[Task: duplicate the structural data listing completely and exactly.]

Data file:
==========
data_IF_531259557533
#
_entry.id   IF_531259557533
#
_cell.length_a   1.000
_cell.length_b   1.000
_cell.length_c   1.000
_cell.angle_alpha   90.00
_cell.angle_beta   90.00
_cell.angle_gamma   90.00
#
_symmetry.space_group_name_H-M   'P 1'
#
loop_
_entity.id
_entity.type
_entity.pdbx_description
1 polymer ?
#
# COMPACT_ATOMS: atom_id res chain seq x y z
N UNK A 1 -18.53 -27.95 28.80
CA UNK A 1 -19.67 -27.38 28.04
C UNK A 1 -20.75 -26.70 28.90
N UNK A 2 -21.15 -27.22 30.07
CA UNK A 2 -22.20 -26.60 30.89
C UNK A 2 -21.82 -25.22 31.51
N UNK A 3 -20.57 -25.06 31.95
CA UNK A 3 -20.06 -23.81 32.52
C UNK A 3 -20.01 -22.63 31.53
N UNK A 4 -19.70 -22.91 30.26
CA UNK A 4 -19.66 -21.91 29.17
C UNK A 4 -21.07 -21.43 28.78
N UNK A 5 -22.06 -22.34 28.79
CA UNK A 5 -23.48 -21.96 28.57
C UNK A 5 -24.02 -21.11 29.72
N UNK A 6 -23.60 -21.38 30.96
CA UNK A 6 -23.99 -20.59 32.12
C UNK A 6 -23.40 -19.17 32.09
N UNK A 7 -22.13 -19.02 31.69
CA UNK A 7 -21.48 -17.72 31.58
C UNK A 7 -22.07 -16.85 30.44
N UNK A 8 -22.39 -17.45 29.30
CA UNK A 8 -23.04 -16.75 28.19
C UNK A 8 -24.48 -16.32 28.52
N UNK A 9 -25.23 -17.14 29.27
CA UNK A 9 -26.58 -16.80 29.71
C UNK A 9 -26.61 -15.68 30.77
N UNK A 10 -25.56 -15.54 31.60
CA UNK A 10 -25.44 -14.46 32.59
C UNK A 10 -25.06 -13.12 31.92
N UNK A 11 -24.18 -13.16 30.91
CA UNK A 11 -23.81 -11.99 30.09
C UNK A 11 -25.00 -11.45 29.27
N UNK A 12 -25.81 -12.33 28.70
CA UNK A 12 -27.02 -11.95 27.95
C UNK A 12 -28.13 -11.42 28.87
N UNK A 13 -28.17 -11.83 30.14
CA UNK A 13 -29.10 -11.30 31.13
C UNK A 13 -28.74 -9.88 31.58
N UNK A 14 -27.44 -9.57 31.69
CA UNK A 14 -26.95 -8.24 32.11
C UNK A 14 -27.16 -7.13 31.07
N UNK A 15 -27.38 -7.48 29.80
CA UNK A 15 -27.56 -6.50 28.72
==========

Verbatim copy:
data_IF_531259557533
#
_entry.id   IF_531259557533
#
_cell.length_a   1.000
_cell.length_b   1.000
_cell.length_c   1.000
_cell.angle_alpha   90.00
_cell.angle_beta   90.00
_cell.angle_gamma   90.00
#
_symmetry.space_group_name_H-M   'P 1'
#
loop_
_entity.id
_entity.type
_entity.pdbx_description
1 polymer ?
#
# COMPACT_ATOMS: atom_id res chain seq x y z
N UNK A 1 -18.53 -27.95 28.80
CA UNK A 1 -19.67 -27.38 28.04
C UNK A 1 -20.75 -26.70 28.90
N UNK A 2 -21.15 -27.22 30.07
CA UNK A 2 -22.20 -26.60 30.89
C UNK A 2 -21.82 -25.22 31.51
N UNK A 3 -20.57 -25.06 31.95
CA UNK A 3 -20.06 -23.81 32.52
C UNK A 3 -20.01 -22.63 31.53
N UNK A 4 -19.70 -22.91 30.26
CA UNK A 4 -19.66 -21.91 29.17
C UNK A 4 -21.07 -21.43 28.78
N UNK A 5 -22.06 -22.34 28.79
CA UNK A 5 -23.48 -21.96 28.57
C UNK A 5 -24.02 -21.11 29.72
N UNK A 6 -23.60 -21.38 30.96
CA UNK A 6 -23.99 -20.59 32.12
C UNK A 6 -23.40 -19.17 32.09
N UNK A 7 -22.13 -19.02 31.69
CA UNK A 7 -21.48 -17.72 31.58
C UNK A 7 -22.07 -16.85 30.44
N UNK A 8 -22.39 -17.45 29.30
CA UNK A 8 -23.04 -16.75 28.19
C UNK A 8 -24.48 -16.32 28.52
N UNK A 9 -25.23 -17.14 29.27
CA UNK A 9 -26.58 -16.80 29.71
C UNK A 9 -26.61 -15.68 30.77
N UNK A 10 -25.56 -15.54 31.60
CA UNK A 10 -25.44 -14.46 32.59
C UNK A 10 -25.06 -13.12 31.92
N UNK A 11 -24.18 -13.16 30.91
CA UNK A 11 -23.81 -11.99 30.09
C UNK A 11 -25.00 -11.45 29.27
N UNK A 12 -25.81 -12.33 28.70
CA UNK A 12 -27.02 -11.95 27.95
C UNK A 12 -28.13 -11.42 28.87
N UNK A 13 -28.17 -11.83 30.14
CA UNK A 13 -29.10 -11.30 31.13
C UNK A 13 -28.74 -9.88 31.58
N UNK A 14 -27.44 -9.57 31.69
CA UNK A 14 -26.95 -8.24 32.11
C UNK A 14 -27.16 -7.13 31.07
N UNK A 15 -27.38 -7.48 29.80
CA UNK A 15 -27.56 -6.50 28.72